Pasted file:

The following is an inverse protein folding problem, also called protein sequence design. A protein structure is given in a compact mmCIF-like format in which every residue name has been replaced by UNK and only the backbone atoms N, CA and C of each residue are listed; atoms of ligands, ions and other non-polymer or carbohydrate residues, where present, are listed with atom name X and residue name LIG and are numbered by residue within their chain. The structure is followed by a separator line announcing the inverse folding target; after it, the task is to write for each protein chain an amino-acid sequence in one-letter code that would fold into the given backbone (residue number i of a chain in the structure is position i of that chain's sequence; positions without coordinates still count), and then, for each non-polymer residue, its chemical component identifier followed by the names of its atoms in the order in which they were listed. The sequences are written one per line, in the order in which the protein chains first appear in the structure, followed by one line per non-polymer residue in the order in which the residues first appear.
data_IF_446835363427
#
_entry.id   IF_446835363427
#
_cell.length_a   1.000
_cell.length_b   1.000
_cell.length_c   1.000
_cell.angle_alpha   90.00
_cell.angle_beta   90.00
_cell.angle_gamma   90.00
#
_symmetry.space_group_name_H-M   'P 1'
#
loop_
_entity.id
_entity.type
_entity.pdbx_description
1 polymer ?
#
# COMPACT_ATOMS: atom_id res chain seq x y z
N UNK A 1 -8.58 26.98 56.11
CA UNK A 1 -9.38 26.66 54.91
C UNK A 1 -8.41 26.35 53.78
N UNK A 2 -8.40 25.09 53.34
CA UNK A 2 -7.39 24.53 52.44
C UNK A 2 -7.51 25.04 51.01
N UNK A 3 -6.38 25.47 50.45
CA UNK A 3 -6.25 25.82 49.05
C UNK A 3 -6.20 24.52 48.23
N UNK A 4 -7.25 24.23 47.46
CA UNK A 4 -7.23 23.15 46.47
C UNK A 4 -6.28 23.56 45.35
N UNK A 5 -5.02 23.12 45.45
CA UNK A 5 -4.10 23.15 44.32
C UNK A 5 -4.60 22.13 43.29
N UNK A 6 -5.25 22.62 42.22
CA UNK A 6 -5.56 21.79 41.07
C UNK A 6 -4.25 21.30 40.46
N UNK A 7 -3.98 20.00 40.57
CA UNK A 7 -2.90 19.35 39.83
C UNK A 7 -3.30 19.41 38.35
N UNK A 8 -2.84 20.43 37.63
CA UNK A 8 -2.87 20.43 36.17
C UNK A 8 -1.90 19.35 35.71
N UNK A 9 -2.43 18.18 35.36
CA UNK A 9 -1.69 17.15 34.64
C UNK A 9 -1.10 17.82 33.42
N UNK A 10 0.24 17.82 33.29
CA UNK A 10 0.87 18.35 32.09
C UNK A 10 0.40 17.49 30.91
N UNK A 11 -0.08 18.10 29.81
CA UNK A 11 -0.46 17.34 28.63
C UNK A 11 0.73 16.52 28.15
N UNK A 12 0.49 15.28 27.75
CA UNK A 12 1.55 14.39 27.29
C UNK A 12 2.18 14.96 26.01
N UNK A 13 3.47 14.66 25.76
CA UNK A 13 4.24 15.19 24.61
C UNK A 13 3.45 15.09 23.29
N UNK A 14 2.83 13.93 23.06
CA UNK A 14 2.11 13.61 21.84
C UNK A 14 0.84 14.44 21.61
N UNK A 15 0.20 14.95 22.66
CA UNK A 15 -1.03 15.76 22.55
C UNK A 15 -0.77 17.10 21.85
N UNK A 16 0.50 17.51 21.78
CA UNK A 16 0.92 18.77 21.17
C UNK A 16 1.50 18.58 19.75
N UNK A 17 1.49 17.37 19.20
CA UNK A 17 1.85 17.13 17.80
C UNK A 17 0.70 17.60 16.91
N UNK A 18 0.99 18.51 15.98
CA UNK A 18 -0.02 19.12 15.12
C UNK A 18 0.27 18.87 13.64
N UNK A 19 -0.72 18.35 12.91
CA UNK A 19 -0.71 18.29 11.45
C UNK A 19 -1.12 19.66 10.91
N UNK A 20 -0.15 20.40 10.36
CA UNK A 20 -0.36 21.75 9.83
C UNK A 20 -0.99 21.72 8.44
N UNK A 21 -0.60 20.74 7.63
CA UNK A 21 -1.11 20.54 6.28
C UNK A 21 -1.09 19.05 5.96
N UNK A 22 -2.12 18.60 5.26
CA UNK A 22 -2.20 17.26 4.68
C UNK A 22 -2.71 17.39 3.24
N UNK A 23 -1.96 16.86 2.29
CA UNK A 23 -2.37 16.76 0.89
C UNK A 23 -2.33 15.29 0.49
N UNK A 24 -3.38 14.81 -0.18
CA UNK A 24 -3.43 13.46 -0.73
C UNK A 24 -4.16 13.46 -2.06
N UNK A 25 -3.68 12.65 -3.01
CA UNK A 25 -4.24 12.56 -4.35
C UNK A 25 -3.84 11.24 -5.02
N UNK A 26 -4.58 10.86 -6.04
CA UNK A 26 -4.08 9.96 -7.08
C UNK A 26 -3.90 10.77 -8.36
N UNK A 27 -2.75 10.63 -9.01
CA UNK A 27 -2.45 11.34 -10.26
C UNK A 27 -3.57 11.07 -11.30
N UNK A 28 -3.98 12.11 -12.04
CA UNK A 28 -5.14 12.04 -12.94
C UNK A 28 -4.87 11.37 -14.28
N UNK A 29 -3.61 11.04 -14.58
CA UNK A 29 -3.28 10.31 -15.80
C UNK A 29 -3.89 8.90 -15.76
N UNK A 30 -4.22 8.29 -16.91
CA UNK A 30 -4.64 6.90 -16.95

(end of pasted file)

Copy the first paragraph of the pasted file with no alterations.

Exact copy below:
The following is an inverse protein folding problem, also called protein sequence design. A protein structure is given in a compact mmCIF-like format in which every residue name has been replaced by UNK and only the backbone atoms N, CA and C of each residue are listed; atoms of ligands, ions and other non-polymer or carbohydrate residues, where present, are listed with atom name X and residue name LIG and are numbered by residue within their chain. The structure is followed by a separator line announcing the inverse folding target; after it, the task is to write for each protein chain an amino-acid sequence in one-letter code that would fold into the given backbone (residue number i of a chain in the structure is position i of that chain's sequence; positions without coordinates still count), and then, for each non-polymer residue, its chemical component identifier followed by the names of its atoms in the order in which they were listed. The sequences are written one per line, in the order in which the protein chains first appear in the structure, followed by one line per non-polymer residue in the order in which the residues first appear.